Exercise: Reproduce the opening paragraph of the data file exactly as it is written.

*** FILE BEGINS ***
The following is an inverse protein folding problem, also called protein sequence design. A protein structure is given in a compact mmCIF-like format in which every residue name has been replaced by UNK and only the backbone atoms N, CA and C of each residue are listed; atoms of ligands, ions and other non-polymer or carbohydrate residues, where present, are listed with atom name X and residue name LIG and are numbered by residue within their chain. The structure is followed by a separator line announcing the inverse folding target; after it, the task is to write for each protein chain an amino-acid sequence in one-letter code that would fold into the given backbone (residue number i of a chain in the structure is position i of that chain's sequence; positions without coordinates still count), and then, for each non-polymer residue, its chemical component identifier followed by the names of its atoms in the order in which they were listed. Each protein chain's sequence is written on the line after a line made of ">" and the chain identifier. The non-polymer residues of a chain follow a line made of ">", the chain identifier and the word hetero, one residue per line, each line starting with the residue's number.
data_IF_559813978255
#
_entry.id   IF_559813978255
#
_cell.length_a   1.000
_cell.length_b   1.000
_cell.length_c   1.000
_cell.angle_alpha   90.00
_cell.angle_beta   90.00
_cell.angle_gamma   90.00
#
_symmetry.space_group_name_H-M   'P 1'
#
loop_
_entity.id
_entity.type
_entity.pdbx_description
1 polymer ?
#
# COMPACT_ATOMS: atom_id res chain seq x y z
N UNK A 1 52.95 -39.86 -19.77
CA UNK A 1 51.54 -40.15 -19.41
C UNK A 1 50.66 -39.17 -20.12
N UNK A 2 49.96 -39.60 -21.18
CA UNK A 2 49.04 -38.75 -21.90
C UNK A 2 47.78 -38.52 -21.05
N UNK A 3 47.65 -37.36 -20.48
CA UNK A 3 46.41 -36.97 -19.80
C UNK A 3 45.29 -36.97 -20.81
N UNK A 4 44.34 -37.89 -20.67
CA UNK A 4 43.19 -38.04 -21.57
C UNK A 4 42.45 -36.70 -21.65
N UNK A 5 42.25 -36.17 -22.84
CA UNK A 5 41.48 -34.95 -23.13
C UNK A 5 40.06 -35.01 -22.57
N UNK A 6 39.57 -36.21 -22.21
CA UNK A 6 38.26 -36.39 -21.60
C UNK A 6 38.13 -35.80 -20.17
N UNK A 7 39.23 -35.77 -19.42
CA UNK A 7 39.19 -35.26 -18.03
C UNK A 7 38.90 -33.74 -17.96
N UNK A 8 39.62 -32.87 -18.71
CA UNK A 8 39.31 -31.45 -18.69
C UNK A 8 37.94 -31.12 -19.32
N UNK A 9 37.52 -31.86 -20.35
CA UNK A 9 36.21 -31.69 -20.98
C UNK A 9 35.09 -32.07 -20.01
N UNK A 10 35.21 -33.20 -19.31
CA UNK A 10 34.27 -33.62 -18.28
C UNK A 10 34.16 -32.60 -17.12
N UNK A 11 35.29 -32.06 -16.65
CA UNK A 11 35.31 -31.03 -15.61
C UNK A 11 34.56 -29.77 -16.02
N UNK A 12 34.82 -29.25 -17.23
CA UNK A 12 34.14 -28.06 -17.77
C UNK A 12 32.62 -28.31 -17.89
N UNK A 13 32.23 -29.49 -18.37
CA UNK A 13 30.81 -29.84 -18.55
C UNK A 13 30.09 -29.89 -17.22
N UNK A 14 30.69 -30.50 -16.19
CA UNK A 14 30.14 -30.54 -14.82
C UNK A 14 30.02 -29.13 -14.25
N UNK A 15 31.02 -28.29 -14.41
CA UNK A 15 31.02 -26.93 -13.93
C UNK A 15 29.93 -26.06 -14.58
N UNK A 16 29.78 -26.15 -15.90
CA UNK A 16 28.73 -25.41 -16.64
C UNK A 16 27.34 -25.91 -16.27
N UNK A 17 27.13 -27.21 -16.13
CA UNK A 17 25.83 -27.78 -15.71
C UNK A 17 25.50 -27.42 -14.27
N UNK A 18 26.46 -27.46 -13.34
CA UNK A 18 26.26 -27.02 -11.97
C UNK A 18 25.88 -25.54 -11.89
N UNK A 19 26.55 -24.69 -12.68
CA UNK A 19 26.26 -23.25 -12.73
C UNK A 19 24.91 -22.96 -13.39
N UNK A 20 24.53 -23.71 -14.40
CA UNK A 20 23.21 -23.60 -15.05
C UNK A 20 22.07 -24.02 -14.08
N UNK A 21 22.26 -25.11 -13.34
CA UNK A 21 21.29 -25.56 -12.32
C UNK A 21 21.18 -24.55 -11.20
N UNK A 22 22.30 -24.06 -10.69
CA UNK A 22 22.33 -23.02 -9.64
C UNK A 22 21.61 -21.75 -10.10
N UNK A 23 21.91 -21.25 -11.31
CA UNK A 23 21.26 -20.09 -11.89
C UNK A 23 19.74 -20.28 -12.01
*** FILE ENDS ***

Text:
The following is an inverse protein folding problem, also called protein sequence design. A protein structure is given in a compact mmCIF-like format in which every residue name has been replaced by UNK and only the backbone atoms N, CA and C of each residue are listed; atoms of ligands, ions and other non-polymer or carbohydrate residues, where present, are listed with atom name X and residue name LIG and are numbered by residue within their chain. The structure is followed by a separator line announcing the inverse folding target; after it, the task is to write for each protein chain an amino-acid sequence in one-letter code that would fold into the given backbone (residue number i of a chain in the structure is position i of that chain's sequence; positions without coordinates still count), and then, for each non-polymer residue, its chemical component identifier followed by the names of its atoms in the order in which they were listed. Each protein chain's sequence is written on the line after a line made of ">" and the chain identifier. The non-polymer residues of a chain follow a line made of ">", the chain identifier and the word hetero, one residue per line, each line starting with the residue's number.